Carolyn Wall served as the Fiction Editor for Byline Magazine, the award-winning publication of the National Cowboy and Western Heritage Museum. In 1997 she was awarded the Creme-de-la-Creme award from the Oklahoma Writers' Federation for her young adult short story, With this Kiss Wally Fishkin. She is now a full-time freelance writer and lecturer and lives with her husband in Oklahoma City.
Alissa Walser is a writer, translator and painter living in Frankfurt am Main. She is the author of three volumes of short stories, and for her first novel Mesmerized she was awarded the Spycher Literaturpreis in 2010. Jamie Bulloch's translations include Ruth Maier's Diary, Portrait of a Mother as a Young Women by F.C. Delius, and novels by Paulus Hochgatterer and Martin Suter. Jamie works with his wife Katharina Bielenberg on the translations of Daniel Glattauer's novels.
Robin Waterfield is an internationally acclaimed scholar and author, whose publications range from abstruse academic articles to children's fiction. He has worked as a lecturer, editor and publisher before taking up writing full time. He has about forty books to his credit, with most of his later work cantering on academic works aimed at intelligent lay readers. His most recent books are Xenophon's Retreat: Greece, Persia and the End of the Golden Age (Faber; Harvard) and Why Socrates Died (Faber; Norton; McLeland & Stewart). Kathryn Waterfield (Dunathan) is a writer specializing in Greek history. Formerly with the University of South Florida and the Tampa Museum of Art, she now makes her home with husband, classicist Robin Waterfield, in the remote southern Peloponnese in Greece. The Greek Myths is the Waterfields' first collaboration.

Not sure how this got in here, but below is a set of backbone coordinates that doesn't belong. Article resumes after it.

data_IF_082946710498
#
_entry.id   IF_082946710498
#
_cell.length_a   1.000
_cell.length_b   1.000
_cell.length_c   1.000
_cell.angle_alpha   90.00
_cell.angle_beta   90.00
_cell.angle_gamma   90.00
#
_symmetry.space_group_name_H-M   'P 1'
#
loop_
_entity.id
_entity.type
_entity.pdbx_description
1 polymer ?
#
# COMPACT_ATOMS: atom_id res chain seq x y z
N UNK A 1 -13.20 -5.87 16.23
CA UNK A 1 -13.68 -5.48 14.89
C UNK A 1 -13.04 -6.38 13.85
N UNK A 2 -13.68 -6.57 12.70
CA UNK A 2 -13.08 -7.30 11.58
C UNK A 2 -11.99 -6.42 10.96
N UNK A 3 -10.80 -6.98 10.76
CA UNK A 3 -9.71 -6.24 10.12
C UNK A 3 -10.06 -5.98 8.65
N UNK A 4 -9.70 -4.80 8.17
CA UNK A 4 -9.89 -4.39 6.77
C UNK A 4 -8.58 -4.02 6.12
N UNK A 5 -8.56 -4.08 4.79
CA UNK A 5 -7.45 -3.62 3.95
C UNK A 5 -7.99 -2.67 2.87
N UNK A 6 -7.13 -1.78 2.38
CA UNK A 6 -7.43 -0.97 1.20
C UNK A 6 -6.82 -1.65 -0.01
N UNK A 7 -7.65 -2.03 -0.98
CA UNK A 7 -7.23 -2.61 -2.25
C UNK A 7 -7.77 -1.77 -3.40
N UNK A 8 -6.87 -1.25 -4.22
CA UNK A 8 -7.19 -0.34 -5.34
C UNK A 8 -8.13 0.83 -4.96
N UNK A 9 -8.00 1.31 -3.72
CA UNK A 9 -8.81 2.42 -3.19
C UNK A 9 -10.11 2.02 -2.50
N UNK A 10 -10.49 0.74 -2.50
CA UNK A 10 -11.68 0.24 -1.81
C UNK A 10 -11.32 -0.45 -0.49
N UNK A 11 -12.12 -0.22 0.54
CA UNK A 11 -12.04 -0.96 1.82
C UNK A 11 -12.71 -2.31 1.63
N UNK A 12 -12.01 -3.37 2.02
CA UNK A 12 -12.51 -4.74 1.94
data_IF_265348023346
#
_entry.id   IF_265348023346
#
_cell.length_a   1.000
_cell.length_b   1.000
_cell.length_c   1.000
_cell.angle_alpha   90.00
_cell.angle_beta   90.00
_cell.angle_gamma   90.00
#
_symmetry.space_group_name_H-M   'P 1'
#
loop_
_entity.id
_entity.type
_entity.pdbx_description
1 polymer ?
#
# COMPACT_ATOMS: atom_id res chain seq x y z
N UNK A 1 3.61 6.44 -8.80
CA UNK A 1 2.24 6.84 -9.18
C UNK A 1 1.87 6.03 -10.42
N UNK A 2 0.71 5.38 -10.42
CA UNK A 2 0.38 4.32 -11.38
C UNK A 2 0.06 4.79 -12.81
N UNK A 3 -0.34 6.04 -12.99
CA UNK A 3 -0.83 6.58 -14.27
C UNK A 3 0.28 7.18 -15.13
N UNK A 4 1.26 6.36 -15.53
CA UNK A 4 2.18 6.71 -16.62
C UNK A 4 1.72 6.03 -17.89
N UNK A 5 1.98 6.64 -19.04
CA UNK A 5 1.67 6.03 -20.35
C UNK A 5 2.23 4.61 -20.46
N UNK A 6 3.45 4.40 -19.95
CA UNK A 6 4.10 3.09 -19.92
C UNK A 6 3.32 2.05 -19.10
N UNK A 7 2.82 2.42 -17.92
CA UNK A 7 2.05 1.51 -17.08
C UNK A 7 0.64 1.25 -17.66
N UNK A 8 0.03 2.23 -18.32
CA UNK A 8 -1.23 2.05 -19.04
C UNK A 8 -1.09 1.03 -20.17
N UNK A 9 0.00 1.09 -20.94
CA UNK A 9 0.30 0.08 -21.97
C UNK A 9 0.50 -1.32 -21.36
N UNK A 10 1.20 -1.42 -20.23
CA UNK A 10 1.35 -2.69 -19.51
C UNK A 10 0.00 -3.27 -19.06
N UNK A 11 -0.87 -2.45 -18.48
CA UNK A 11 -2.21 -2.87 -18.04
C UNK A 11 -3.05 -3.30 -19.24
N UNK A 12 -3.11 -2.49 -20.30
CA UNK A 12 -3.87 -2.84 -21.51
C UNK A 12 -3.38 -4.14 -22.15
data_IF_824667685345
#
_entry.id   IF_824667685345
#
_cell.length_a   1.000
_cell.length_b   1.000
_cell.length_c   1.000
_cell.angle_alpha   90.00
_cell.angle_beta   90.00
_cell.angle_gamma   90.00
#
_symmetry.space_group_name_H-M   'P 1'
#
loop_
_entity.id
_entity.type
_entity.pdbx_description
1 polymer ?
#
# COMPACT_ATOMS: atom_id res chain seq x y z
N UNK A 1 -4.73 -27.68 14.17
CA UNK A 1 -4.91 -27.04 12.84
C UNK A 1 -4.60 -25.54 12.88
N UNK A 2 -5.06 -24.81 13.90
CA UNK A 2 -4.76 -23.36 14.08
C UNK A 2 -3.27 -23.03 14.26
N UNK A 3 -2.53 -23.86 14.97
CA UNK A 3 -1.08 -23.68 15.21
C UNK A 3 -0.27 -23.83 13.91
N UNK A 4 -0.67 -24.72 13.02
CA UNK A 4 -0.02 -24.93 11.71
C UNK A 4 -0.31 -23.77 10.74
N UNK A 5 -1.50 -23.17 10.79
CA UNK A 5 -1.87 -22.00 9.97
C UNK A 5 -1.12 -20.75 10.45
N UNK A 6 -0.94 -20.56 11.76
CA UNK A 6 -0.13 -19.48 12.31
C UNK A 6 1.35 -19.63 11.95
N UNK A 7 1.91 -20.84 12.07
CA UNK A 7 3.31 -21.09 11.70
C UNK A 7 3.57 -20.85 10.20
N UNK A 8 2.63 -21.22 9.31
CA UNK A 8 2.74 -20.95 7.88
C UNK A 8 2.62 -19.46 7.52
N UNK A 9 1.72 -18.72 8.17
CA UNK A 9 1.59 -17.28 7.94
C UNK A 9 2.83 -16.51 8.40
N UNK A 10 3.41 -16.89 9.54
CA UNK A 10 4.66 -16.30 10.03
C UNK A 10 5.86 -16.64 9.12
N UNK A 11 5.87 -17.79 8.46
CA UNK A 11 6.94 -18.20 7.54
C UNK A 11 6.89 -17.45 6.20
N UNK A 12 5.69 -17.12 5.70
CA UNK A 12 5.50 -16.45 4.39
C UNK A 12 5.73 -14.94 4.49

ALYSON WATERS is a translator whose translations include works by Vassilis Alexakis, Daniel Arasse, René Belletto, Emmanuel Bove, Eric Chevillard, Albert Cossery, and Yasmina Khadra. Her translation of Chevillard's Prehistoric Times won the Florence Gould-French American Foundation Translation Prize for 2012. Alyson has received an NEA Translation Fellowship, a PEN Translation Fund Grant, and residencies from the Centre national du livre, the Villa Gillet (Lyon, France), and the Banff International Literary Translation Centre. She teaches literary translation at NYU and Columbia and has been the editor of Yale French Studies for twenty years.
Christie Watson was a registered nurse for twenty years before writing full time. Her first novel, Tiny Sunbirds Far Away, won the Costa First Novel Award and her second novel, Where Women Are Kings, was also published to international critical acclaim. Her books have been translated into eighteen languages. The Language of Kindness, Christie's first work of narrative non-fiction, is forthcoming internationally.
Fay Weldon is one of Britain's best loved and most respected authors. She lives in Dorset with her husband, the poet Nick Fox.
Born in 1961, Kjell Westö lives in Helsinki. He made his literary debut in 1986, and since then has published poetry, collections of short stories, and novels. His five great novels set in Helsinki in the twentieth century have established him as a leading name among today's Swedish-language writers in Finland. His international breakthrough came in 2006 with the novel Där vi en gang gått (Where Once We Walked), which was translated into most major European languages and for which he was awarded the Finlandia Prize, Finland's most prestigious literary prize. His novel Hägring 38 (The Wednesday Club) was awarded the Nordic Council award 2014.
Chris Womersley was born in Melbourne in 1968. His fiction and reviews have appeared in numerous journals and anthologies, including Granta New Writing and The Age, and In 2007 one of his short stories won the Josephine Ulrick Literature Prize. Bereft is his second novel.
Cate Woods made the most of her degree in Anglo-Saxon Literature by embarking on a career making tea on programmes including The Big Breakfast, Who Wants to be a Millionaire and French & Saunders. After narrowly missing out on the chance to become a Channel 5 weather girl she moved into journalism, where she interviewed every famous John, from Prescott to Bon Jovi, ghostwrote a weekly column for a footballer's wife and enjoyed a brief stint as one half of Closer magazine's gossip-columnist duo, 'Mr & Mrs Showbiz'. Cate left the magazine world in 2009 to pursue a full-time career ghostwriting celebrity autobiographies and novels. She lives in London with her husband (not Mr Showbiz) and two small children. Just Haven't Met You Yet is her first novel under her own name.